President Uhuru Kenyatta outlined four pillars of development that would form the basis of his leadership during his final term. These pillars, which are being implemented under the aegis of the "Big Four agenda", are food security, affordable housing, manufacturing and universal healthcare.
I have noticed with a sad interest that at least, going by the prevailing realities in the country, no much progress has been registered in implementing them. I have struggled with one particular question: What led the president to identify these four specific fields and declare them so important for our country's economic development, going as far as pumping billions of shillings into them?
I thought the fight against corruption would also be turned into a big national agenda! I was wrong. The reason why I find it difficult to understand what economic philosophy informed Uhuru's choice of the four pillars, is that he has produced absolutely no writings to back his claim that they are important for Kenyans. President Jomo Kenyatta authored "Facing Mount Kenya", where he extolled African culture and its importance in economic development.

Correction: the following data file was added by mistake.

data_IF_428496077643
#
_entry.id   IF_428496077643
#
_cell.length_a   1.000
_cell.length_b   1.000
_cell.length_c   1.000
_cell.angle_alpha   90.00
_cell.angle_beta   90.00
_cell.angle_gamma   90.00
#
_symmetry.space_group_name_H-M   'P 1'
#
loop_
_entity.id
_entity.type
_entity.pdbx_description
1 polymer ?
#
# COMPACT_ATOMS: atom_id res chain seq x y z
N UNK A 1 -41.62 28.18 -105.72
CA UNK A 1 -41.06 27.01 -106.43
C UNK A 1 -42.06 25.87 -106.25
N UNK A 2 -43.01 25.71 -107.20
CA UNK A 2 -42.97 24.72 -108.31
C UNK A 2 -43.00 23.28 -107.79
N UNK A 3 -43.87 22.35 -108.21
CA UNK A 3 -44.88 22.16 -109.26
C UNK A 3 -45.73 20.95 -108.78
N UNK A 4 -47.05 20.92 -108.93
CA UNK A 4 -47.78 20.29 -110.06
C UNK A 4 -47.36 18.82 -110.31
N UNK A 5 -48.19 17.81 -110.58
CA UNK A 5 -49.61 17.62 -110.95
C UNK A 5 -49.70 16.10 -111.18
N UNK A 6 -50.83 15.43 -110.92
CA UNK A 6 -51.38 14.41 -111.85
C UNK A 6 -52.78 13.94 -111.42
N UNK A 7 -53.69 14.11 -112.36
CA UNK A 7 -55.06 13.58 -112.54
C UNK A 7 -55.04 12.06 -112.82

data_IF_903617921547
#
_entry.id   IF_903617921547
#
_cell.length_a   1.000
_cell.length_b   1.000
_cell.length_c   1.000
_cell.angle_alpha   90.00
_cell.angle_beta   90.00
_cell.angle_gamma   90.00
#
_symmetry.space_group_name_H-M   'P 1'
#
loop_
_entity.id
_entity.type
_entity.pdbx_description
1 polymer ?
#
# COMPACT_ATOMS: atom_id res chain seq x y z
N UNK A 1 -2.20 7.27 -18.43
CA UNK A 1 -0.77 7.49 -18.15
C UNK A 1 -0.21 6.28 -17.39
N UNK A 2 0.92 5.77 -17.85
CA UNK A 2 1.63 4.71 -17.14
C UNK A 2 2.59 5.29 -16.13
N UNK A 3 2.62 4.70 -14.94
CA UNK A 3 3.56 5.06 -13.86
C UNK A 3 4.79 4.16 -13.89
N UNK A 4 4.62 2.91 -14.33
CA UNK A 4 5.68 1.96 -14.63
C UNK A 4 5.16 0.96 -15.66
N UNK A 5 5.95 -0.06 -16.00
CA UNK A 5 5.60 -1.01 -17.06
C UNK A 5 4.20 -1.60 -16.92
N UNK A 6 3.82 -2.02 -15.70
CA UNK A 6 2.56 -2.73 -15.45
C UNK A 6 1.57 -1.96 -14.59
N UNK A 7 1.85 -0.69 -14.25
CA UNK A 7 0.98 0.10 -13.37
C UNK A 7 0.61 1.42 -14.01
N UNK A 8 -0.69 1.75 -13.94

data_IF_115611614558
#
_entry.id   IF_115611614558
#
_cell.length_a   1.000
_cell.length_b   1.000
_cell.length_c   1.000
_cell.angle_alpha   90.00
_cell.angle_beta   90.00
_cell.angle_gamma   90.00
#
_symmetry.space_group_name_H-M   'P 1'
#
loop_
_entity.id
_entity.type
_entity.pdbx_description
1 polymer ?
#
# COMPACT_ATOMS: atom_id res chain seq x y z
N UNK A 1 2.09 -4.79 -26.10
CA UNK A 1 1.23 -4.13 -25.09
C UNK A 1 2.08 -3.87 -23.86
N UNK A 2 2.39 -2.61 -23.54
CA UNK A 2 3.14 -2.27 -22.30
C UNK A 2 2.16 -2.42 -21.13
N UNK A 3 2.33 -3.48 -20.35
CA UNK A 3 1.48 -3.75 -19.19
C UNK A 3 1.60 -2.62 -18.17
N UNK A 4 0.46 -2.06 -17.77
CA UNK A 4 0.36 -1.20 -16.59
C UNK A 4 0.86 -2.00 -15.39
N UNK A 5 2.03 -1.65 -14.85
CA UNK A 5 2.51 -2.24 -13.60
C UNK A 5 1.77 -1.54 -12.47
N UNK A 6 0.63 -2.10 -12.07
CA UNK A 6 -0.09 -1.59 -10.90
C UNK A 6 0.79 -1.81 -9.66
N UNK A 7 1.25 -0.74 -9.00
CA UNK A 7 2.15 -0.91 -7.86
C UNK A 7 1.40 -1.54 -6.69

This is a pivotal work of literature that still graces our book shelves, although now mainly read by ageing scholars. President Mwai Kibaki played a role together with the late Tom Mboya in authoring Sessional Paper 10 of 1965.
President Daniel arap Moi wrote his Nyayo Philosophy, where he emphasised on districts as the focal point for development. Uhuru has authored not a single academic work explaining his development agenda.
The only writing I remember associated with him is the budget statement he read while serving as Finance Minister that was full of numerical errors. It is, therefore, difficult to decipher the philosophical foundations of his presidency.
Corruption is rampant and threatening to destroy the very foundations of the nation. Service delivery across all governmental agencies is wanting. The nation is being weighed down by debt. It is time we declared our Big Four agenda to be corruption, debt, tribalism and ineptitude, not the four pillars the government can hardly implement.